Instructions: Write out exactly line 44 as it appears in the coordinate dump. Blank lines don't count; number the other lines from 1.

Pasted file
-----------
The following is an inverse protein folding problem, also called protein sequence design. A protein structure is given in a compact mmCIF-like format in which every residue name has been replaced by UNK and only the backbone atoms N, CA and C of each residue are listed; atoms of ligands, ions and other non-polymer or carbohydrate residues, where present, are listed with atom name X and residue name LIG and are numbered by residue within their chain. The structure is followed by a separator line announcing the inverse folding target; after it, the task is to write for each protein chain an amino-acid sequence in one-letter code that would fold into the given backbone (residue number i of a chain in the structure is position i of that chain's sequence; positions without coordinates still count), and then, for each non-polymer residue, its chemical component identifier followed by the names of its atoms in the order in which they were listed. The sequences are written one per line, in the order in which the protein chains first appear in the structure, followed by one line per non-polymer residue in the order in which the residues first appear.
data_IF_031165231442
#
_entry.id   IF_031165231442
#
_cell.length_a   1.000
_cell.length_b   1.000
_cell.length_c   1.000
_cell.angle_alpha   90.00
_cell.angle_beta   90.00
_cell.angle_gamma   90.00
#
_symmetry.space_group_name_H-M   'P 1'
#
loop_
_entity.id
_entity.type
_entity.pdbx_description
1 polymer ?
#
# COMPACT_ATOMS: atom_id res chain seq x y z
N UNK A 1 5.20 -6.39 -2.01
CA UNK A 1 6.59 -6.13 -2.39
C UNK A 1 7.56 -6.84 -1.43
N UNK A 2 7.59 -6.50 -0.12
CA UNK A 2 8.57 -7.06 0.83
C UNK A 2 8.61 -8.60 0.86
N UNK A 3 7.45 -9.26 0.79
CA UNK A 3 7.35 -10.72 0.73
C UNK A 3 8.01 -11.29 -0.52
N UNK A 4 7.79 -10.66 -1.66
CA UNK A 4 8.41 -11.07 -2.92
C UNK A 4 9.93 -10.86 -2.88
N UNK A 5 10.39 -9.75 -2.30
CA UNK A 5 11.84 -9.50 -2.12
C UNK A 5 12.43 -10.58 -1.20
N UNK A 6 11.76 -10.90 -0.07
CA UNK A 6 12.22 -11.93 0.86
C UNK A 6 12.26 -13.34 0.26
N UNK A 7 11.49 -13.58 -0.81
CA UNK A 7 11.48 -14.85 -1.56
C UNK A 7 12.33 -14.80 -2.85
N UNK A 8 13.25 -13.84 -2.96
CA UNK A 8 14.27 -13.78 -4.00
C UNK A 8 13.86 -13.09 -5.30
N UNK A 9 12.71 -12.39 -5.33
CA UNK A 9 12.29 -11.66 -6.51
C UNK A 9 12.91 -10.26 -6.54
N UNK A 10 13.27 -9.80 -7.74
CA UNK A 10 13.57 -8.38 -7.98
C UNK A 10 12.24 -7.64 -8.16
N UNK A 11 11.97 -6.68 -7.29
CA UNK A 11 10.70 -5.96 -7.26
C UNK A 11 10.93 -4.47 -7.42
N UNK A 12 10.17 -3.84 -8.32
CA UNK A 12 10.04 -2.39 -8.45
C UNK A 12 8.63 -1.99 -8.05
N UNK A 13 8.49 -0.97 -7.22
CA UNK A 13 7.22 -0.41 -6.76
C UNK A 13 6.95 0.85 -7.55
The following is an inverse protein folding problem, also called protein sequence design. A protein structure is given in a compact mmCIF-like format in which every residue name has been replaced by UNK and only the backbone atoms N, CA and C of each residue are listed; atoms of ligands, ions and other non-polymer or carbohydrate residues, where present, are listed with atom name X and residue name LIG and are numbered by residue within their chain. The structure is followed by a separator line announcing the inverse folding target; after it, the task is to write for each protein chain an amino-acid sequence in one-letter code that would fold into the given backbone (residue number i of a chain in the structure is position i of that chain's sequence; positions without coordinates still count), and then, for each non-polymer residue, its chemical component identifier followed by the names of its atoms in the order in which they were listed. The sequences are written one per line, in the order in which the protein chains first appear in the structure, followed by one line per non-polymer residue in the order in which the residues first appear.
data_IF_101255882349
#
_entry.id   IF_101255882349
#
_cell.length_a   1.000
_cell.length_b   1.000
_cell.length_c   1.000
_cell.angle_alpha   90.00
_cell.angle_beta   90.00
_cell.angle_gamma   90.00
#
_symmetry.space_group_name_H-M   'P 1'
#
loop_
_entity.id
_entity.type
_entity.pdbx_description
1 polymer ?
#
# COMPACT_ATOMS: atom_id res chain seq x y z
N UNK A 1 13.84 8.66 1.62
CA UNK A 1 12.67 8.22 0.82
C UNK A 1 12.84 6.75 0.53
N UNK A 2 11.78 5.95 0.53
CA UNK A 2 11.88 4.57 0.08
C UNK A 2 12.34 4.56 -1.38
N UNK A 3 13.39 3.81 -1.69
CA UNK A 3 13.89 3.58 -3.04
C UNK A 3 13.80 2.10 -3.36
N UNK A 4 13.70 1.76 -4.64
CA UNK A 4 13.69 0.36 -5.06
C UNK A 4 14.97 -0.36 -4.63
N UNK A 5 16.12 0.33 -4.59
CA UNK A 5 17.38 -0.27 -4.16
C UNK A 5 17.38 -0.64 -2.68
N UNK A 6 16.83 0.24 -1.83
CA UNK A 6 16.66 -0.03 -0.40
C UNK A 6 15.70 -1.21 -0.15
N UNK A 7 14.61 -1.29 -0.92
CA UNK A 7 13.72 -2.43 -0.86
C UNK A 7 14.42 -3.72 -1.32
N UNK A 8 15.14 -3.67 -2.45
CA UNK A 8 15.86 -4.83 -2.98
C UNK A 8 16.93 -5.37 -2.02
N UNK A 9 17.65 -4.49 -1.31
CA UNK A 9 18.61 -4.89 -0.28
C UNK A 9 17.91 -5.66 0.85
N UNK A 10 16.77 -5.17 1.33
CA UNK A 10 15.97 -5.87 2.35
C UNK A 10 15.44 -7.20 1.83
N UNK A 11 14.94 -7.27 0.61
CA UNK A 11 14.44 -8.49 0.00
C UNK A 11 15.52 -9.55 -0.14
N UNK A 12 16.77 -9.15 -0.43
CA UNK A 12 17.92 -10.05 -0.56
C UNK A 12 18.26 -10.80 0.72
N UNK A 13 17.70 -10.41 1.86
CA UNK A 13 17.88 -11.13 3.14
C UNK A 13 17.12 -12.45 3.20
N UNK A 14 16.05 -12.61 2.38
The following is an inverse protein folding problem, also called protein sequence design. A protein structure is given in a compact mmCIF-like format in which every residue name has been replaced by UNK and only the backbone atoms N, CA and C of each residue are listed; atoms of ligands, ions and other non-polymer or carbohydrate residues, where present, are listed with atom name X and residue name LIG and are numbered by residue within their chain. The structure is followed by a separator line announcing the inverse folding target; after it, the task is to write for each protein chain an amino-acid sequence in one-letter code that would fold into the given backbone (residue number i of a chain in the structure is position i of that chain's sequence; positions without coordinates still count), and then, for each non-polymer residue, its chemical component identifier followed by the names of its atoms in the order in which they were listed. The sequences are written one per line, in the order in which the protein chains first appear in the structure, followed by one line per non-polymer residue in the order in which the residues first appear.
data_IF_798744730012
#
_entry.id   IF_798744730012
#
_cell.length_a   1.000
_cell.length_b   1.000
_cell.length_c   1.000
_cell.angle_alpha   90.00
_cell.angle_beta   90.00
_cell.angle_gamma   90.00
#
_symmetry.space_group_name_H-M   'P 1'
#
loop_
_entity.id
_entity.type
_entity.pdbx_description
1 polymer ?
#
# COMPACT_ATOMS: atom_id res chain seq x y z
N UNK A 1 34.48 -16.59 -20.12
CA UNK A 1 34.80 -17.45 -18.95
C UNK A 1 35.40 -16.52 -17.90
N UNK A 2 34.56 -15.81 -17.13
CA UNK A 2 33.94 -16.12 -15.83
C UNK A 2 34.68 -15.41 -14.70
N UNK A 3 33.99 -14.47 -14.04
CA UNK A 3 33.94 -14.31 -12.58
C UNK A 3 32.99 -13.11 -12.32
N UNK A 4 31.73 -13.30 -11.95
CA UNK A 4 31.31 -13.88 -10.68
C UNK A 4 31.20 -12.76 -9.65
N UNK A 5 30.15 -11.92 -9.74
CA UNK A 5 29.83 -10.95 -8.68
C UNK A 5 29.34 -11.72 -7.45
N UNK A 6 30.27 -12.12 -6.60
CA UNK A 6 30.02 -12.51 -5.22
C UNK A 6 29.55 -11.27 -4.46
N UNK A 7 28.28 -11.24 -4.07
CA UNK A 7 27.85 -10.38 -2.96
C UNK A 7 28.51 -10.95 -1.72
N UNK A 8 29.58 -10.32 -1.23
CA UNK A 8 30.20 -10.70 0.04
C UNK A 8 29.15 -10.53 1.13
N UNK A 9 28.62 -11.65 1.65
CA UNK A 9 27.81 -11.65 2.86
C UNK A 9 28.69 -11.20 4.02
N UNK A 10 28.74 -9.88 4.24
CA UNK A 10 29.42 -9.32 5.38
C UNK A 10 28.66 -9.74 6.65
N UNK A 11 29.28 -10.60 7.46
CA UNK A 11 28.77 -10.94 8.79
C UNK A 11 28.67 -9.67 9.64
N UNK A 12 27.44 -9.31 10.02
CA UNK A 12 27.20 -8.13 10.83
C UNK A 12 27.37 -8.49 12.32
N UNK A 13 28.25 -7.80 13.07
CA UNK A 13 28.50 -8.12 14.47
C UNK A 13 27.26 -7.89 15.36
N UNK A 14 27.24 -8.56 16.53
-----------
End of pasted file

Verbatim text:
CA UNK A 8 14.27 -13.78 -4.00